Thursday, August 12, 2010


Measures have different dimensions with reference to the human body. Fingers can use pencils, rulers or scissors, but some elements, of digital products, need pincers or tweezers to operate it. Other elements (a theme of nanotechnologies) need microscopes. At the other end of the scale our hands open boxes, our arms raise objects, our legs walk streets, into a constant experience. Our cars, our ships, our planes, our spaceships transport our body to different scales. Into this range, there are significant attempts of measure and universal proportion through the history (The Modulor, Le Corbusier, previous image)

The cell, the city, they have ranges in its structures, proportions, measures, relations. In the middle of the spectrum appear the human figure, and its distance of sensory control.
Great part of the spectrum is unknown, then the human scale is the most real dimension.

The domains of architecture
Into this spectrum there are different sensory experiences. First, the near objects: around the length of control of our bodies.

Beyond these objects, appear our angle of vision and places of human settlements. Finally, the measurable territories (Valparaíso: the street, the neighbor, the city). The architecture is definitively marked by the human movement, and the human need of protection, of cover. Then it is possible to think about an architecture to survive. The survival endeavor like generation or one of the principles of constructing.

Nanotechnology and radars
Beyond this range or parameter, there are other orders. Indefinite for our comprehension, with minimal measures. Nanotechnology is the study of the controlling of matter on an atomic and molecular scale. Generally nanotechnology deals with structures sized between 1 to 100 nanometer in at least one dimension, and involves developing materials within that size.

In the borders of the major scale, a new indetermination appears. From the space, we can see the cities, and its orders, but the rest of the universe is vast, immeasurable. We look for answers with radars, listening sounds, trying to measure in the indetermination.

The Modulor: a tool of measure
Le Corbusier proposes a link, a way of calibrating scales, through anthropometries: to recover the scale of the arm, of the leg.
Without measures the human body does not find support or sustenance, a moment of rest, intervals of pause.

In architecture the application of the golden section tries to reach the integration of the whole scope of a design, from the site to the details. Le Corbusier, an Architect, develops two sequences of measurements ("blue" and "red" sequence) through "Le Modulor". He takes the - assumed -average size of a human, and subdivides and expands it, closely based on the golden section relationship. In the sequel to "Le Modulor", "Modulor 2", Le Corbusier describes how after development of the measurements he applied them in designs.
This scheme, usually in connection with an abstracted human, raising one arm to the 226 cm low ceiling, can be found on some of the buildings that Le Corbusier designed, for example on the Unité d'habitation in Berlin, and the units in Nantes-Rezé and Marseilles, France. The culmination is probably the hand-dove of peace, in Chandigarh, India, turning part of the icon of the Modulor into a monument of modernist hope for the achievement of human betterment through better architecture.,_Modulor,_Square_Root_of_Two,_Theorie_and_Construction.htm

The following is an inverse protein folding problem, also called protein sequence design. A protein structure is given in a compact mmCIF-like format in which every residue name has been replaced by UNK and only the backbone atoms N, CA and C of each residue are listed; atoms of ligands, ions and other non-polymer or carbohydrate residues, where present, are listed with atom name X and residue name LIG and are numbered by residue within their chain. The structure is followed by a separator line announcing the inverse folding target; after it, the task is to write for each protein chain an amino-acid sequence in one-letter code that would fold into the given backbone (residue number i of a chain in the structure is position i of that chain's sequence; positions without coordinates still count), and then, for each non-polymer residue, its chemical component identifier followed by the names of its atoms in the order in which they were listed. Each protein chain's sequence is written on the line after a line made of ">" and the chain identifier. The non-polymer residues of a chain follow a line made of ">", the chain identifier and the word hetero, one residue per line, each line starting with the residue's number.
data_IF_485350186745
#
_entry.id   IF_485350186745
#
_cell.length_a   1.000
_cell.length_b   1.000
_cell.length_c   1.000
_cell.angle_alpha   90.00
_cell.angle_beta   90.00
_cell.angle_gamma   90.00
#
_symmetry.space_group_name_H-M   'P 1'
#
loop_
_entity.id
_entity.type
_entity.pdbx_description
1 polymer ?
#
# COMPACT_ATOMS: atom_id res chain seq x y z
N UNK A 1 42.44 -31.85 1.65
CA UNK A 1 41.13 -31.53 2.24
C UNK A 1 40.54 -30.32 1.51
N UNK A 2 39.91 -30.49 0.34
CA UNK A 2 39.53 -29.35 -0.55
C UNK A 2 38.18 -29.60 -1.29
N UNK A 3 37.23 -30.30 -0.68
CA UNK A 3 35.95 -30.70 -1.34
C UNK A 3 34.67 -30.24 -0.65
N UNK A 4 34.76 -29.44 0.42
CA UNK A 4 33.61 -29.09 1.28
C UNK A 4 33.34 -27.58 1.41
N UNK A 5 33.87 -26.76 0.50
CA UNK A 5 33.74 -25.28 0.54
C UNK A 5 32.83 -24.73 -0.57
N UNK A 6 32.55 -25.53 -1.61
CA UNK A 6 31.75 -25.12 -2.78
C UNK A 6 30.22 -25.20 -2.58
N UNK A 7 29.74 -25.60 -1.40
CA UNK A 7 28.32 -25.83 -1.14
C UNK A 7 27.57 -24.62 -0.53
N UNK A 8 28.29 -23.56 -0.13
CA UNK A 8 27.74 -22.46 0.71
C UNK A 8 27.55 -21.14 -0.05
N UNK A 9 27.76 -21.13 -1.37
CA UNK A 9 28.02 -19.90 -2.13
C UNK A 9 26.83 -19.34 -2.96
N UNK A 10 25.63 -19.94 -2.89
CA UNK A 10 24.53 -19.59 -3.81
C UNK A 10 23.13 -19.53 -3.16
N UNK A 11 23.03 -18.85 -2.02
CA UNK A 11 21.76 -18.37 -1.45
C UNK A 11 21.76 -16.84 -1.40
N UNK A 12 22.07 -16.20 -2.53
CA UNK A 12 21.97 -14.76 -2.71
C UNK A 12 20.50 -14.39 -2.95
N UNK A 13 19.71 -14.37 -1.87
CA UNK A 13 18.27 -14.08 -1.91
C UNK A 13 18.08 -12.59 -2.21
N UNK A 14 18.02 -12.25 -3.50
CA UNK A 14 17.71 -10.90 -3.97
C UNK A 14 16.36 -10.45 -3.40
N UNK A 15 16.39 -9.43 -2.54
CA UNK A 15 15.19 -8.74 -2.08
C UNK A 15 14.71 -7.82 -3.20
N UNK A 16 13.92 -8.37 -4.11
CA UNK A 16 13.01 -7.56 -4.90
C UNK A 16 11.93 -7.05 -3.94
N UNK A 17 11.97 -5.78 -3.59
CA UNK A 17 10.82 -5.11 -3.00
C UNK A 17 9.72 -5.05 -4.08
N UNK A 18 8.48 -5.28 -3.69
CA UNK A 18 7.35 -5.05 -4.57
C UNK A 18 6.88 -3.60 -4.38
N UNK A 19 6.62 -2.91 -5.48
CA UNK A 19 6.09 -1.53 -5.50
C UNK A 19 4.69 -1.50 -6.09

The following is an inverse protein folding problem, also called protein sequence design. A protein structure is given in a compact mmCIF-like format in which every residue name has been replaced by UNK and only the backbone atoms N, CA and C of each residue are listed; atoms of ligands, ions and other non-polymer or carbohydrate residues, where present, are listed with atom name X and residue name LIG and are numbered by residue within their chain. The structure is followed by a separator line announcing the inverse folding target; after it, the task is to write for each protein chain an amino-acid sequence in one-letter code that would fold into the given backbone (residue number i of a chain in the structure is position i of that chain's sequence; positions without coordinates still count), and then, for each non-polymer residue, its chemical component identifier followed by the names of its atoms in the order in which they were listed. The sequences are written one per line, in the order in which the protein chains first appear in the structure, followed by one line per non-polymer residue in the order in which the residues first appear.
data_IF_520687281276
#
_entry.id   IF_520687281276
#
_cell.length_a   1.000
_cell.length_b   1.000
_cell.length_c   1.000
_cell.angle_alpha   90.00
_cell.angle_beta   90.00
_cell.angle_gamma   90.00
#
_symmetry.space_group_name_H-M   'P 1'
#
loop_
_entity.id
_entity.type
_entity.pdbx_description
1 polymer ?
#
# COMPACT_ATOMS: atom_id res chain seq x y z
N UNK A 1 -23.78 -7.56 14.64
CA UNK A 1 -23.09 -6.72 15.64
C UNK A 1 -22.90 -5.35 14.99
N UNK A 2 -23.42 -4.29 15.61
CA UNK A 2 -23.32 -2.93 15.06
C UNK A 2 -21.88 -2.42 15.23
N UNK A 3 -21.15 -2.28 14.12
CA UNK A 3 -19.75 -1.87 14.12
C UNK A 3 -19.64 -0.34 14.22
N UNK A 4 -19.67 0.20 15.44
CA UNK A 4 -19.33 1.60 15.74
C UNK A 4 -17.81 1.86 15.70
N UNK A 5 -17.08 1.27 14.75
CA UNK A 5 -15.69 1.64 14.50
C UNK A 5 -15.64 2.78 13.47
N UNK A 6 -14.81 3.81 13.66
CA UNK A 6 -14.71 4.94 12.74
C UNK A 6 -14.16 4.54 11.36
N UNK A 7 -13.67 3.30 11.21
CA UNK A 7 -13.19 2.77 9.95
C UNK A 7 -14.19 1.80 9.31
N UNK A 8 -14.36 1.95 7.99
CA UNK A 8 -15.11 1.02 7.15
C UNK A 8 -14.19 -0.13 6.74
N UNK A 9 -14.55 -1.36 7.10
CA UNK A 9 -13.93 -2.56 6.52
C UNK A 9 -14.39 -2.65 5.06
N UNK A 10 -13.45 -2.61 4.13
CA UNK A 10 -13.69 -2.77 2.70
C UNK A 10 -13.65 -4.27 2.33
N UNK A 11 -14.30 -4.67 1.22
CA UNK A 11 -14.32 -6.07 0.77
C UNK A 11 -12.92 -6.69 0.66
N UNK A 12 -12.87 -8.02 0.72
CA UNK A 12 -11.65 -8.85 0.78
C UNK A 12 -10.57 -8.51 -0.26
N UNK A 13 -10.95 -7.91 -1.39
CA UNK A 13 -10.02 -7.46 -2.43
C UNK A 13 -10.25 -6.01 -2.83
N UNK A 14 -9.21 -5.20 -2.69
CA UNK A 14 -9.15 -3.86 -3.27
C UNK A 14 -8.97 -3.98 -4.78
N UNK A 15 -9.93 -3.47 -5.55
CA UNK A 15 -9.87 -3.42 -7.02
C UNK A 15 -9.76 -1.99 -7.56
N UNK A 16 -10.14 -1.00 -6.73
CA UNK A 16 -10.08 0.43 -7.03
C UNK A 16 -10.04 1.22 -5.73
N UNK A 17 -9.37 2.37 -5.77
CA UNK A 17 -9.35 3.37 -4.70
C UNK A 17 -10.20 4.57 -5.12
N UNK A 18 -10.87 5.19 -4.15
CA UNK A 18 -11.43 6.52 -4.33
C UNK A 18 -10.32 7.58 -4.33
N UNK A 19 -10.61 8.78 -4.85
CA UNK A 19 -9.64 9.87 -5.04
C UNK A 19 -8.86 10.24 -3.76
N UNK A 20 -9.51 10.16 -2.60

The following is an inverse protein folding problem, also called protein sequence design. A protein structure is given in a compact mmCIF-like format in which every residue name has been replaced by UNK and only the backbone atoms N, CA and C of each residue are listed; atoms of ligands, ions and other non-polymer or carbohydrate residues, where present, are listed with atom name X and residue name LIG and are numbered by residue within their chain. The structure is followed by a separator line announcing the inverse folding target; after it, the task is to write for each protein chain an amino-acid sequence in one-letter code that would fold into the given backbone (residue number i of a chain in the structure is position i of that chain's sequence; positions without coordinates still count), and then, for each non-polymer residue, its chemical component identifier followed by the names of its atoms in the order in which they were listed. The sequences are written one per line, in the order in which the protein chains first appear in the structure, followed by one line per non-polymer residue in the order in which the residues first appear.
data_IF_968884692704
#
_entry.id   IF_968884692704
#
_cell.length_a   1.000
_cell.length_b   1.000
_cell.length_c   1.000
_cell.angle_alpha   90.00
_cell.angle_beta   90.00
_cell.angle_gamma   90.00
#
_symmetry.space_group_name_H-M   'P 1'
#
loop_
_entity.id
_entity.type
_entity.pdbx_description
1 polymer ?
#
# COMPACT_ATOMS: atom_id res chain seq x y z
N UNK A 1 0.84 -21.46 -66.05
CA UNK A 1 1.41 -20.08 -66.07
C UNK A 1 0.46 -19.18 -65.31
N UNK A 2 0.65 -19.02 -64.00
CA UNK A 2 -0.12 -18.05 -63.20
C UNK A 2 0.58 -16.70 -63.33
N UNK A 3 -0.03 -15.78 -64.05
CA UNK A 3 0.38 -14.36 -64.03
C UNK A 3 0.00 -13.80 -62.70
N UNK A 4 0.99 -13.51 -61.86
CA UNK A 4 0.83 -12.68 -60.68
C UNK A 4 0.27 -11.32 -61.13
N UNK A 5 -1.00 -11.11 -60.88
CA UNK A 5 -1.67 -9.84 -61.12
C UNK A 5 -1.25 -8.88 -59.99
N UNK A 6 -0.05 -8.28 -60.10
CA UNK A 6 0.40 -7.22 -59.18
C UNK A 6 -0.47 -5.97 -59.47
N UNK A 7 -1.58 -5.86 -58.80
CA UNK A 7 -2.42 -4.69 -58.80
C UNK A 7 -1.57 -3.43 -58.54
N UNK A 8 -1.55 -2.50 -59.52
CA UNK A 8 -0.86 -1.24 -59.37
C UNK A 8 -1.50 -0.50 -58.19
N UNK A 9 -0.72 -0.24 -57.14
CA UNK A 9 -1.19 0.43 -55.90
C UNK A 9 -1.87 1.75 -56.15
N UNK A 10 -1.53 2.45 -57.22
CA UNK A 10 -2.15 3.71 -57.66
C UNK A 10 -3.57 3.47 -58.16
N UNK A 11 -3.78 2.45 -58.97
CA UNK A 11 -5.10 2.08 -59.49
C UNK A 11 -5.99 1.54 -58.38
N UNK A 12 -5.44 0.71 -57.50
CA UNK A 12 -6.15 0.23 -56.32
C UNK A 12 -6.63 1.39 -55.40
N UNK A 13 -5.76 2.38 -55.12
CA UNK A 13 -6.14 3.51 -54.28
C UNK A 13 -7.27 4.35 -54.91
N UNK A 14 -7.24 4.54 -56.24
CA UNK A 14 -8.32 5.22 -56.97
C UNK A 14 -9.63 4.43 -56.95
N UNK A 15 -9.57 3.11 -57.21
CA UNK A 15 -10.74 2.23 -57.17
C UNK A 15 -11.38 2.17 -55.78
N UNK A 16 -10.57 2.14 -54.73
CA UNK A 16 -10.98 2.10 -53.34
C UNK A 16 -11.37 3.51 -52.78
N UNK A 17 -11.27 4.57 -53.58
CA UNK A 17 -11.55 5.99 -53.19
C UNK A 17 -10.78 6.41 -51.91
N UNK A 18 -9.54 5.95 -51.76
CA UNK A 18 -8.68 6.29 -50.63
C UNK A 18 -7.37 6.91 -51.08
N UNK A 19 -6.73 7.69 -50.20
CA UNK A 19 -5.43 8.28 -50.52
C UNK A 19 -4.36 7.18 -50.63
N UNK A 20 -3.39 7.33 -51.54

Thus the Modulor is an anthropometric scale of proportions, devised by Le Corbusier (1887–1965), as a connection between two incompatible scales, the Anglo Saxon system and the Metric system. It is based on the height of an English man with his arm raised and it was used as a system of regulatory lines of Le Corbusier's buildings and was later developed into two books.

Le Corbusier developed the Modulor in the tradition of Vitruvius, Leonardo da Vinci, Leone Battista Alberti, and other attempts to discover mathematical proportions in the human body and then to use that knowledge to improve both the appearance and function of architecture. The system is based on human measurements, the golden ratio, and the Fibonacci numbers. Le Corbusier described it as a "range of harmonious measurements to suit the human scale, universally applicable to architecture and to mechanical things."
With The Modulor, Le Corbusier sought to introduce a scale of measures that would unite this incompatible systems: the Anglo Saxon foot and inch and the French Metric system. Whilst he was intrigued by ancient civilisations who used measuring systems linked to the human body: elbow (cubit), finger (digit), thumb (inch) etc, he was troubled by the metre as a measure that was a forty-millionth part of the meridian of the earth.

Prototypes: Human Scale and Environment
Into this time, thinking these themes, I have built prototypes. Between furniture and installation, or architecture, these possibilities can open multiple perspectives.

Portable module
"A book as a pavilion" is a recent idea. The first stage of this installation is a flexible book transformed into a support.

Portable module and Anthropometry
Book is a surprise. This idea is contained in pop-up cards, for example: opened windows showing the interior paper, and the implicit theme is the sheet as a constructive system.
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Theatre of the World, Aldo Rossi: the object moving, creating new landscapes.

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Rodchenko as reference: balance through weight, crane system.

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The ultimate prototype is a sloping, and illuminated prism, as lantern of paper, as honoring to the poet Andrés Sabella.
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